Japanese art: The Kamakura Period
In the Kamakura period (late 12th–14th cent.) the country was governed by the military, which preferred boldness to refinement, action to contemplative atmosphere, and realism to formality. The new class created a demand for paintings and sculptures portraying officials, warriors, priests, and poets. The school of the sculptor Jocho was continued by Kokei, Kaikei, and Unkei, the principal Kamakura sculptor. These artists imbued their works with a vigor and attention to realistic detail that was never equaled.
Takanobu and his son Nobuzane were the most esteemed portrait painters of the age. Most of the fine emakimono that survive today are from the Kamakura period. These scrolls are often executed in continuous narrative form, often with accompanying text, with the same figures appearing many times against a unified background. This method of representation was used with utmost skill and imagination in superb scrolls such as the Tales of the Heiji Insurrection (13th cent., Mus. of Fine Arts, Boston). In this art form the affairs of people construe the main focus of the format, whether the subject is religious (Shigisan-engi) or secular (Tales of Ise).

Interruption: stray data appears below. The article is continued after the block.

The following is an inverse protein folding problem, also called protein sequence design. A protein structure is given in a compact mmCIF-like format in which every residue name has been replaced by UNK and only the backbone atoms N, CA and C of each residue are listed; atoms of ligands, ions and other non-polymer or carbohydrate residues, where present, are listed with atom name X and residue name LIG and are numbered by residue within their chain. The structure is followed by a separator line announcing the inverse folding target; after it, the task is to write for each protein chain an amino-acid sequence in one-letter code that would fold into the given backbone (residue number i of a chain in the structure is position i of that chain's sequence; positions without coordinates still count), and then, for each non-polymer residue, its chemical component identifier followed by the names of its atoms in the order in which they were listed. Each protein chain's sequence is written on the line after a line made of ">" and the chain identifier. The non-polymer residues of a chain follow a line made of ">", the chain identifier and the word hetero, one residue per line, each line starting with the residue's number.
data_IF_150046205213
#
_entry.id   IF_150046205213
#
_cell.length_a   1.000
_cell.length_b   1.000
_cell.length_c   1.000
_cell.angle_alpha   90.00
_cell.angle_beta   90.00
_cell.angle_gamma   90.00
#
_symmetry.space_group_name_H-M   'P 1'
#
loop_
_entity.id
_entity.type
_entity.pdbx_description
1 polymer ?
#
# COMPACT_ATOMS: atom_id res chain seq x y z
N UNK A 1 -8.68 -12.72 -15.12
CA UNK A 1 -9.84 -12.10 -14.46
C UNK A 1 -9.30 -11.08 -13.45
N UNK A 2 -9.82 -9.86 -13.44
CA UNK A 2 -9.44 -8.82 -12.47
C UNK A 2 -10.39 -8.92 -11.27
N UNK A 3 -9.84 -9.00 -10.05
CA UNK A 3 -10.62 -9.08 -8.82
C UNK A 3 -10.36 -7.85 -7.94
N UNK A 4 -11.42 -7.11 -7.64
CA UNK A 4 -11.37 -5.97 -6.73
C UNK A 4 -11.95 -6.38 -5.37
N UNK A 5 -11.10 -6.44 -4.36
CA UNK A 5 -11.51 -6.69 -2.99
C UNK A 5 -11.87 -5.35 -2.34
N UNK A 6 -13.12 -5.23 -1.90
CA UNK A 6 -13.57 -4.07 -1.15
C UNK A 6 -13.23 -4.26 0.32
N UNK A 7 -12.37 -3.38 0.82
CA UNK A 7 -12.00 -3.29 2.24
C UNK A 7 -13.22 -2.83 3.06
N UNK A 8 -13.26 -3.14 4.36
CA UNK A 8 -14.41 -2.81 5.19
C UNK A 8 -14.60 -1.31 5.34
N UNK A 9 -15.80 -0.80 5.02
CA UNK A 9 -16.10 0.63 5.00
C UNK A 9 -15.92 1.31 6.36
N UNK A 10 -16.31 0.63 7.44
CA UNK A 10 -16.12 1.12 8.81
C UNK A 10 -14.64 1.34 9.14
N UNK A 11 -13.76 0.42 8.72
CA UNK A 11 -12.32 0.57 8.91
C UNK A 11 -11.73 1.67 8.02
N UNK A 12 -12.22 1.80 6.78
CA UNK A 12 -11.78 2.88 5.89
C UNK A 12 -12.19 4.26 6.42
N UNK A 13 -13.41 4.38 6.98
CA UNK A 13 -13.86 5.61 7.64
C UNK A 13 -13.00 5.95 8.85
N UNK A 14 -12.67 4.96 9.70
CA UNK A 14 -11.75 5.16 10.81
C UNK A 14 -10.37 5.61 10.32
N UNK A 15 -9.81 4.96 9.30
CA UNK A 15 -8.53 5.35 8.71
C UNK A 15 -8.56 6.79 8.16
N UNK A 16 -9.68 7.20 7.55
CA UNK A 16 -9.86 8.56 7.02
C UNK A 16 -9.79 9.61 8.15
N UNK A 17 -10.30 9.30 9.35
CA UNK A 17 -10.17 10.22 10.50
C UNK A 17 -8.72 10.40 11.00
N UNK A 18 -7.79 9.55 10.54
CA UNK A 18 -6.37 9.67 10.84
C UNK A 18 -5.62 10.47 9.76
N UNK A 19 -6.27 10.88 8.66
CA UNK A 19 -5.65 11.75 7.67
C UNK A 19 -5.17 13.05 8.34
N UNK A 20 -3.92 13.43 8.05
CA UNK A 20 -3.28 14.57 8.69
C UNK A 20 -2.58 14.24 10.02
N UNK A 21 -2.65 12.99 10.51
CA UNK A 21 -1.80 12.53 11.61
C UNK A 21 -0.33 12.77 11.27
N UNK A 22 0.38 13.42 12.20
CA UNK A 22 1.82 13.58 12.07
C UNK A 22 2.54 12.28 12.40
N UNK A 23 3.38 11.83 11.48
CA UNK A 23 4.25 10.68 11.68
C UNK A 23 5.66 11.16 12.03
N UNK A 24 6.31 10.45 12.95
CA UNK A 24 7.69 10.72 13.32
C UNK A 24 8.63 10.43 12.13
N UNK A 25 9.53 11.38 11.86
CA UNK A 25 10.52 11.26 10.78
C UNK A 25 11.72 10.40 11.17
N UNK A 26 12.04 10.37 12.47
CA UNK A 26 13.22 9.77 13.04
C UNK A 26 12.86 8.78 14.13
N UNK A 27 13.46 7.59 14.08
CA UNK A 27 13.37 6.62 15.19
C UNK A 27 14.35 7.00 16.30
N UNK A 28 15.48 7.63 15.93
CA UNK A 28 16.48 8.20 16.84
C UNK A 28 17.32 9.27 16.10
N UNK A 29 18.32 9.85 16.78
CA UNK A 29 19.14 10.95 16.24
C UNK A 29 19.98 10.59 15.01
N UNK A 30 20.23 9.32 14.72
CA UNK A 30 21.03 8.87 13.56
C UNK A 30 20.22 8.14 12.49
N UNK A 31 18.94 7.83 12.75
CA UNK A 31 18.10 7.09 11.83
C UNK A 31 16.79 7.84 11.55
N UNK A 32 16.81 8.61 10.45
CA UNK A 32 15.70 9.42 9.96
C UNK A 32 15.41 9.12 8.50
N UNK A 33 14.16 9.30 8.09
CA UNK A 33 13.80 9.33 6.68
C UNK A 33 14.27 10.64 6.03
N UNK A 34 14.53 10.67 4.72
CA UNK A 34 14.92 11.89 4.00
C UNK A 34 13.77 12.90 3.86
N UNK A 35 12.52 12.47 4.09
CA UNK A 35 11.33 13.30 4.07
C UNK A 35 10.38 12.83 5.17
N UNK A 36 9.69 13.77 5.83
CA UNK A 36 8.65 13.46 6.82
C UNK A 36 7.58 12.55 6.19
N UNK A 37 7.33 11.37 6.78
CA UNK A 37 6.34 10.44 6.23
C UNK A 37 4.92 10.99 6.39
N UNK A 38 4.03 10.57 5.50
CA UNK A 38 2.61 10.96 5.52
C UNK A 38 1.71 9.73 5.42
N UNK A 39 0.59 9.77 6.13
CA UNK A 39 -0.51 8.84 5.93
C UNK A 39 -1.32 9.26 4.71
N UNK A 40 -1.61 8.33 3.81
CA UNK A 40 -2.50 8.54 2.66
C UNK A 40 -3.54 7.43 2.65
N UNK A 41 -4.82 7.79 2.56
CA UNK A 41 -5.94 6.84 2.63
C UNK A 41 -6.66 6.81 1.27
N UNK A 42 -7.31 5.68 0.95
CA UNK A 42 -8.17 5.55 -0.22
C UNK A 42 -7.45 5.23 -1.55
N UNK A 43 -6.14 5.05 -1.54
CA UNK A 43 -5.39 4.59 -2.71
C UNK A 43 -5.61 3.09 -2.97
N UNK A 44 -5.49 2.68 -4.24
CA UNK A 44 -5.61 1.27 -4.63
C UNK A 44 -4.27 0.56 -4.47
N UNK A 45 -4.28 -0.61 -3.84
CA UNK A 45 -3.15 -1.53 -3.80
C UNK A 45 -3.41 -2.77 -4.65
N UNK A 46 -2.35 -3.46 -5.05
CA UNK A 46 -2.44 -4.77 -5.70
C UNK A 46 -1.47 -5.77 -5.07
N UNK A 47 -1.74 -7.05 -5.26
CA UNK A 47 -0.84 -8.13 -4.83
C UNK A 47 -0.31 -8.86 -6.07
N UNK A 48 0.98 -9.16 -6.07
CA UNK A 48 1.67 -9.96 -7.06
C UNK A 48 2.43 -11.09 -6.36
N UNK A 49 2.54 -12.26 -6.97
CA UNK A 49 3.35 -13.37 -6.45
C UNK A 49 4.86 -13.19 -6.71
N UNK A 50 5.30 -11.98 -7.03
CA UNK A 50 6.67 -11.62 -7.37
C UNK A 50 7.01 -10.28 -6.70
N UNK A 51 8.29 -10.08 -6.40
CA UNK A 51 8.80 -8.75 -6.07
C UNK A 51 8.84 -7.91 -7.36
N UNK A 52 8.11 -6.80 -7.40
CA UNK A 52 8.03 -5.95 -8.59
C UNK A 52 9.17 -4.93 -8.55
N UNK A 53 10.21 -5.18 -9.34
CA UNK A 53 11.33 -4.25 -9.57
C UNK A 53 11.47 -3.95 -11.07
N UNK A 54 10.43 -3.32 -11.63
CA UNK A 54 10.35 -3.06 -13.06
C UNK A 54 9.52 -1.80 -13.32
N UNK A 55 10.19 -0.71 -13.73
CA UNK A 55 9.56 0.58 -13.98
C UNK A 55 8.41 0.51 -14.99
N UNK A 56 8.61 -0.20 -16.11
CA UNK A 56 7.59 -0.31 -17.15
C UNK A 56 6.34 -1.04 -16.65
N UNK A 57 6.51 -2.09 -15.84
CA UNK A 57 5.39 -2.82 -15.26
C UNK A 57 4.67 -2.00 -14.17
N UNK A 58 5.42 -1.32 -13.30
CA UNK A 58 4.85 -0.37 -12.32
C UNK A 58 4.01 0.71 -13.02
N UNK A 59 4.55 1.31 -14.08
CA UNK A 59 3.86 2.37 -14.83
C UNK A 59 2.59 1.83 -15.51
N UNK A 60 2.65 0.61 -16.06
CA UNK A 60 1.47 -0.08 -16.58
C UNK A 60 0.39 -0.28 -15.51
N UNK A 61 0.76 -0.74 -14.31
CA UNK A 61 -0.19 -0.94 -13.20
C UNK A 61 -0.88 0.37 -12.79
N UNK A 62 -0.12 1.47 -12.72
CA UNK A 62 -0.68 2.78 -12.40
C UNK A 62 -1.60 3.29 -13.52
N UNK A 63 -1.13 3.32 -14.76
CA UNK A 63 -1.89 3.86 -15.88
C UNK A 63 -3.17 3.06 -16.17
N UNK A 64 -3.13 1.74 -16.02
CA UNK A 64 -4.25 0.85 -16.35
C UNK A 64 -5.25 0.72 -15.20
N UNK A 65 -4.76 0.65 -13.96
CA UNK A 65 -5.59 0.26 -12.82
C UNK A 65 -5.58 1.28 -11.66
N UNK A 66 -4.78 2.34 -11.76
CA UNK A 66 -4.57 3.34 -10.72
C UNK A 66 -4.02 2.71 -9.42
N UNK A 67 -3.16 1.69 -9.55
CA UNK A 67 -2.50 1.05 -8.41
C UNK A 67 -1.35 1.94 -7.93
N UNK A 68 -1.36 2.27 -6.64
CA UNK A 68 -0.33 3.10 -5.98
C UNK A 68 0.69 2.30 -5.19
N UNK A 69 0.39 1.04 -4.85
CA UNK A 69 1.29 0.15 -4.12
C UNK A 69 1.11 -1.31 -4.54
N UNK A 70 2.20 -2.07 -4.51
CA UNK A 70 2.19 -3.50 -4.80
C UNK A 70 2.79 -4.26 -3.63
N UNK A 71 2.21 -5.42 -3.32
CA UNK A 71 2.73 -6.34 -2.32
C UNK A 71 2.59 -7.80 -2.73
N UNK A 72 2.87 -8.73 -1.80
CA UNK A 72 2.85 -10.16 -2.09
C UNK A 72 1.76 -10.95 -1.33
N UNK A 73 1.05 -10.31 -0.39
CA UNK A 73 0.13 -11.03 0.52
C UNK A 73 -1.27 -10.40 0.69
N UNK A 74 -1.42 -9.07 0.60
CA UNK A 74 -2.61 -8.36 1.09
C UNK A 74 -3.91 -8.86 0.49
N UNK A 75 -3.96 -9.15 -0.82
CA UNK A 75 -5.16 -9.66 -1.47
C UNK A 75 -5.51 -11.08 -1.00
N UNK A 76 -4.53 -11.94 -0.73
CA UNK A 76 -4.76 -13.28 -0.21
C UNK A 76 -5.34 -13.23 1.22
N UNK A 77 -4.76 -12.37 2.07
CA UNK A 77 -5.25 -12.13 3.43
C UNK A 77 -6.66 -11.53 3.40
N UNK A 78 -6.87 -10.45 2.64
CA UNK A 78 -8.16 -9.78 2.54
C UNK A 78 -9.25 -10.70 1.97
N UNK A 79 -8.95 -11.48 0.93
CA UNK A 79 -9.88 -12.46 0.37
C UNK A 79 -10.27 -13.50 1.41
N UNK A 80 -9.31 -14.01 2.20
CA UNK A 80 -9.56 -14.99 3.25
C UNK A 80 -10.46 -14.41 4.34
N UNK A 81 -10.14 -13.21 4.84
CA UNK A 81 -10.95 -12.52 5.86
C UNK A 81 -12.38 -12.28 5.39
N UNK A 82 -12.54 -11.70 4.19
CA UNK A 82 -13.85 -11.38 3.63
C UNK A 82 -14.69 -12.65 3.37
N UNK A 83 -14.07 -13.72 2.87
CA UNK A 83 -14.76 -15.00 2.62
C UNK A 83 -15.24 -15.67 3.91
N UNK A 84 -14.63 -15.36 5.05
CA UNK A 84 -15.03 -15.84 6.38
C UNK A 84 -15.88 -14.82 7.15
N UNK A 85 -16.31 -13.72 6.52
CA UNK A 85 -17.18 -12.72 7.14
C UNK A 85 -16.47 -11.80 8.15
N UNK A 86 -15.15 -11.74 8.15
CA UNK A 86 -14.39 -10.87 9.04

- Early Works
- Buddhist and Chinese Influences
- The Nara Period
- The Fujiwara Period
- The Kamakura Period
- The Muromachi Period
- The Momoyama Period
- The Edo Period to the Twentieth Century
- Recent Japanese Art
The Columbia Electronic Encyclopedia, 6th ed. Copyright © 2012, Columbia University Press. All rights reserved.
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